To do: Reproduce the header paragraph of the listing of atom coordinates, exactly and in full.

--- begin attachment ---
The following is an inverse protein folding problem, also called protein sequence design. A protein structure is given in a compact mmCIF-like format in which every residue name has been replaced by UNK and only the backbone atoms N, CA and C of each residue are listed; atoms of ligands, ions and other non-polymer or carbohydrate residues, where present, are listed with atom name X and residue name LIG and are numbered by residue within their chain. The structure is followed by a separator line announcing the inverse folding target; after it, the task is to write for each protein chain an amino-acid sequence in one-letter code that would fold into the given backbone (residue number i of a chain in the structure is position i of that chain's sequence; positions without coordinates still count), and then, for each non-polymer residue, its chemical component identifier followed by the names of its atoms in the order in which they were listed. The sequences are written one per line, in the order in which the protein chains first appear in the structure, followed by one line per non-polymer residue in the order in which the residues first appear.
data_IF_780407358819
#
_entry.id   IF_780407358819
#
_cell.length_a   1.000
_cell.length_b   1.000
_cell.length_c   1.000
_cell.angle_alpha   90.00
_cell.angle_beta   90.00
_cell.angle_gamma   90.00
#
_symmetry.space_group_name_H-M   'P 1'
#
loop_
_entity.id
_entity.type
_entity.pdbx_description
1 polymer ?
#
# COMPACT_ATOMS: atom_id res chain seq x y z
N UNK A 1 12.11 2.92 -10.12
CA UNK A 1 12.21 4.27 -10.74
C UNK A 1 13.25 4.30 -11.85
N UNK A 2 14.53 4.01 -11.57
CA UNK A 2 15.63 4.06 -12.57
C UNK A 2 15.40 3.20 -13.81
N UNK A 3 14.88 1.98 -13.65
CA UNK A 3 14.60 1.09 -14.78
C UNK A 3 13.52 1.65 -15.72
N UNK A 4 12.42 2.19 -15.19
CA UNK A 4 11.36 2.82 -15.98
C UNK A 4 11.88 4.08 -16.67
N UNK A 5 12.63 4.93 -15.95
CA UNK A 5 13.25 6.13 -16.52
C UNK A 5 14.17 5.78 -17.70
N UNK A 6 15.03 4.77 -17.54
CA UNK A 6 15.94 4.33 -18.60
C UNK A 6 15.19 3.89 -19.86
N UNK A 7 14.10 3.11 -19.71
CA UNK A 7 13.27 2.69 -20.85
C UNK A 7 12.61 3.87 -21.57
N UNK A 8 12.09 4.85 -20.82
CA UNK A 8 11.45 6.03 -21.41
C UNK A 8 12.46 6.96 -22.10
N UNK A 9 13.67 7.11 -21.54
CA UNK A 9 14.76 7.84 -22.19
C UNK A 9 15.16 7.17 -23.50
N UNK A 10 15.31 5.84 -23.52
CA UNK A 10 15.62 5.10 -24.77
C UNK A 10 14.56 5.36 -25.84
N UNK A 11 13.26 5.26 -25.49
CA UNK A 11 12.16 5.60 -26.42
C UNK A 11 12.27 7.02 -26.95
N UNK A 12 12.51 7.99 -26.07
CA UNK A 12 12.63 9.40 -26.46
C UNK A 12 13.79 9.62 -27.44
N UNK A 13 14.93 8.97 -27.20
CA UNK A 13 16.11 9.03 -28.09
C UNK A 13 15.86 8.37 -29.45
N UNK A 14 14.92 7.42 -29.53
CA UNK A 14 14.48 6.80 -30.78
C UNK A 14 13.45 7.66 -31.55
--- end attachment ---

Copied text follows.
The following is an inverse protein folding problem, also called protein sequence design. A protein structure is given in a compact mmCIF-like format in which every residue name has been replaced by UNK and only the backbone atoms N, CA and C of each residue are listed; atoms of ligands, ions and other non-polymer or carbohydrate residues, where present, are listed with atom name X and residue name LIG and are numbered by residue within their chain. The structure is followed by a separator line announcing the inverse folding target; after it, the task is to write for each protein chain an amino-acid sequence in one-letter code that would fold into the given backbone (residue number i of a chain in the structure is position i of that chain's sequence; positions without coordinates still count), and then, for each non-polymer residue, its chemical component identifier followed by the names of its atoms in the order in which they were listed. The sequences are written one per line, in the order in which the protein chains first appear in the structure, followed by one line per non-polymer residue in the order in which the residues first appear.